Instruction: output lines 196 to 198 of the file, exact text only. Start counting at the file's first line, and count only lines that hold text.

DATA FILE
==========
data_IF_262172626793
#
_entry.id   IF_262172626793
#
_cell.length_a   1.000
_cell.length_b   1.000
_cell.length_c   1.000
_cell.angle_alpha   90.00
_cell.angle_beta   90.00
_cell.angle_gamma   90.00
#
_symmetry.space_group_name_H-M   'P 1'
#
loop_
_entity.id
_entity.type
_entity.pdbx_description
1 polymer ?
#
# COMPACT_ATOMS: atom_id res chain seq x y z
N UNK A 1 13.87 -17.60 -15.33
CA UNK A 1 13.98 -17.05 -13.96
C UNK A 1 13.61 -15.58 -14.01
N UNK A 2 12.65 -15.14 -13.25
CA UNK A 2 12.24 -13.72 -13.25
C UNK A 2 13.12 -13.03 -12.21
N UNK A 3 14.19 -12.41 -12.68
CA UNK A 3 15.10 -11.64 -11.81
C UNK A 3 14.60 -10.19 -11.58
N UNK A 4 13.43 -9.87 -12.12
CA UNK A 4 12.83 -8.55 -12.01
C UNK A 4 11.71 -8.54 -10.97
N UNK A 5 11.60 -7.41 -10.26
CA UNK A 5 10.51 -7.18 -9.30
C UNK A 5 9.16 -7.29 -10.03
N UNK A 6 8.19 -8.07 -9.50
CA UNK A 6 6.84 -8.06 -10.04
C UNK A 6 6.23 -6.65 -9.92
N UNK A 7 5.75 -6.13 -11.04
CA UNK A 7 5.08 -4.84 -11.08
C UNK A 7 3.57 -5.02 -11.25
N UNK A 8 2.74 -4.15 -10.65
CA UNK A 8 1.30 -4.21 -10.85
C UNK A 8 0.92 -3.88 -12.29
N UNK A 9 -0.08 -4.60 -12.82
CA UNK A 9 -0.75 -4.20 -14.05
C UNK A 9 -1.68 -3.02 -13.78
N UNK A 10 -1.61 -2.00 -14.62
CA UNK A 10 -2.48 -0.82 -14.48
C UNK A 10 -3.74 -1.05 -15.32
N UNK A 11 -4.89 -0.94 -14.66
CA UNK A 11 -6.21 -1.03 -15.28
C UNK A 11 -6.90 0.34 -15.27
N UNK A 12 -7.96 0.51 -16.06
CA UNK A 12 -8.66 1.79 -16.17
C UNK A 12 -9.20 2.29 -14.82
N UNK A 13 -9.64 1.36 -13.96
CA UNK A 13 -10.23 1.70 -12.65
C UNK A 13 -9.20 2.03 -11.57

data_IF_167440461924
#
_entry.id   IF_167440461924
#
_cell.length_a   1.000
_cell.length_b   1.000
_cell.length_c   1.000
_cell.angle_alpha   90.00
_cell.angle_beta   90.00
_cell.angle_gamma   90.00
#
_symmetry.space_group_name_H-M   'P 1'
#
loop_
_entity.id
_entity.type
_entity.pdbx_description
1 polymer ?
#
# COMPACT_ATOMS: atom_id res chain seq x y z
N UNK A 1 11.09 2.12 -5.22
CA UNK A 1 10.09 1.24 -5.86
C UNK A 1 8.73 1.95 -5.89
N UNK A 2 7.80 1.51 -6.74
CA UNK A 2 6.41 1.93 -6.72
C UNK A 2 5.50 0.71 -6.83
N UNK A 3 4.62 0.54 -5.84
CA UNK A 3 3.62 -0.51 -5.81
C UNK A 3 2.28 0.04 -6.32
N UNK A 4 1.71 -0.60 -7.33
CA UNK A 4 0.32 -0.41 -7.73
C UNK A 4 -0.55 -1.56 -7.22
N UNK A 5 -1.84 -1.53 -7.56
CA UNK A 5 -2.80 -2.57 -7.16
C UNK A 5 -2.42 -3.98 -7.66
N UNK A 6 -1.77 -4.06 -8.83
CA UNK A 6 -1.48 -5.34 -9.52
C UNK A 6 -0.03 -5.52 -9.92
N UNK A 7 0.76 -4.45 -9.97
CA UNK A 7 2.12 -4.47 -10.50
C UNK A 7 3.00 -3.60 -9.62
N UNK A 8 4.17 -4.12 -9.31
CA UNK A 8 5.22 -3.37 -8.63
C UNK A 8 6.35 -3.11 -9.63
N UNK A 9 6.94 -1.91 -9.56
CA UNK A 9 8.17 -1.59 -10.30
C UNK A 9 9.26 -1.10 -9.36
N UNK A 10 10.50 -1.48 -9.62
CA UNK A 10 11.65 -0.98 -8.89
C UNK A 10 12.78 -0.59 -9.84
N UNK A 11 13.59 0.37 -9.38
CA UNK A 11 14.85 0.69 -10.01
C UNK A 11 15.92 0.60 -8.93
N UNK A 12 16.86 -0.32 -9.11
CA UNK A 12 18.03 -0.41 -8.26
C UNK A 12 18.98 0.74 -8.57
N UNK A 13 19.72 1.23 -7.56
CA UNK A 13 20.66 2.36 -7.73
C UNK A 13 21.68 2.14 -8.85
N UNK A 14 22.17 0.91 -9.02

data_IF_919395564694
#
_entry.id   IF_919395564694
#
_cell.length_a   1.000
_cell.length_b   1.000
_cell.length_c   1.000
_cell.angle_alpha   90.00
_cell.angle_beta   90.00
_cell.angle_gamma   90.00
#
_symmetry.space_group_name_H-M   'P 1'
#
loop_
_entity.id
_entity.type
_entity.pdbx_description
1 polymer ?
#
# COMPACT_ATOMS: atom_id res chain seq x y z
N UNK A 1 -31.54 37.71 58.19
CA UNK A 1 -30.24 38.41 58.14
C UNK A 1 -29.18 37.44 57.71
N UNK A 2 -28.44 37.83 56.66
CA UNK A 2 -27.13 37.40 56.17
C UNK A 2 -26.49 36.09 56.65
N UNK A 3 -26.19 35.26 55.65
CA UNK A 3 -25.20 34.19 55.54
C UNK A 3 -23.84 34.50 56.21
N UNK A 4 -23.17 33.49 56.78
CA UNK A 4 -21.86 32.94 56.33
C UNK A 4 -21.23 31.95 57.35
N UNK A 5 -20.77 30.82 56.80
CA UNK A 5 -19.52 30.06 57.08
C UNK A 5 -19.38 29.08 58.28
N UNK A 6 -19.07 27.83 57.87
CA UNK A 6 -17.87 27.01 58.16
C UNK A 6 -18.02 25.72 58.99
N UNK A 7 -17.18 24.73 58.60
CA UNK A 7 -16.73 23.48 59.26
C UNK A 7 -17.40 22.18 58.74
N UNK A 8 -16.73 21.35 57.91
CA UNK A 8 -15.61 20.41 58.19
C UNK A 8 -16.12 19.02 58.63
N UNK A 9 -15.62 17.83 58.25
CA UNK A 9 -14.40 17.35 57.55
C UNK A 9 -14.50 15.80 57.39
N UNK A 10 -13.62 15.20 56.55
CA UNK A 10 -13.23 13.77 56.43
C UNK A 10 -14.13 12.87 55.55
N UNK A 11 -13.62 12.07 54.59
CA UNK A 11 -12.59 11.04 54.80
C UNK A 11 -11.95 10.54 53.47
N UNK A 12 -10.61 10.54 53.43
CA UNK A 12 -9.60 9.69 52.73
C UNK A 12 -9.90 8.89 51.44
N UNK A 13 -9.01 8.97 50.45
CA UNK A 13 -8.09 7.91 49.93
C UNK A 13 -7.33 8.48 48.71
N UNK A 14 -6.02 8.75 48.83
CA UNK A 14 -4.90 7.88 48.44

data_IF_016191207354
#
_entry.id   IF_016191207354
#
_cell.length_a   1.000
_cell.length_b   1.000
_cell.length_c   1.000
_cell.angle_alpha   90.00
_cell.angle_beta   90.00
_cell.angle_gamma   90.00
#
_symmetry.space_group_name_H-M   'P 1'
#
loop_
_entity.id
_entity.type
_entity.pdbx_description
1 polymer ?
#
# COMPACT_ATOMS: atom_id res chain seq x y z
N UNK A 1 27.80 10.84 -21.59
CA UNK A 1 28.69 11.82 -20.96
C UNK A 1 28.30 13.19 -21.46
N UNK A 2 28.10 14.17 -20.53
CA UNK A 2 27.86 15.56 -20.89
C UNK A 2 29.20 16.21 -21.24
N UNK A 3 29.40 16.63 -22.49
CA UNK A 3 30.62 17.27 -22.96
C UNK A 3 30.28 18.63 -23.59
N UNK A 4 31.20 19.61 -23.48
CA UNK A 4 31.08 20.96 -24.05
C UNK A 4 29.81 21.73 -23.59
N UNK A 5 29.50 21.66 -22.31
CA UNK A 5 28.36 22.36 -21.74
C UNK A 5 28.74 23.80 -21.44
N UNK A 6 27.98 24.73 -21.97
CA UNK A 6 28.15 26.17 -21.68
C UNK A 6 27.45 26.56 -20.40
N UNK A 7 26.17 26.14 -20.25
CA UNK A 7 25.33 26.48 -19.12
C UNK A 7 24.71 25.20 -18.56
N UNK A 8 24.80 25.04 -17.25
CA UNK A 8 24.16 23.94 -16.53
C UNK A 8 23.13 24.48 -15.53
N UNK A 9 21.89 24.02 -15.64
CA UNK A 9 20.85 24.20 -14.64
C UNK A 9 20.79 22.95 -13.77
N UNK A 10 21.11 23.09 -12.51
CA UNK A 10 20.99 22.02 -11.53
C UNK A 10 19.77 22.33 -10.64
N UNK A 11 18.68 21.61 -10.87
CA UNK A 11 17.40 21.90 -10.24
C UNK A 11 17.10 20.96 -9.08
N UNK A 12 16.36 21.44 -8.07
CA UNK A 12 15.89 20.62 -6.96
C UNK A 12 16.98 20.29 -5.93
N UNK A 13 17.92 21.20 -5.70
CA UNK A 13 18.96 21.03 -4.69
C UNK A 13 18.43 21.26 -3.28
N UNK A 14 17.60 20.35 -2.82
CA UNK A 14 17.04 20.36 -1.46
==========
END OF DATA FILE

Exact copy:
_entity.type
_entity.pdbx_description
1 polymer ?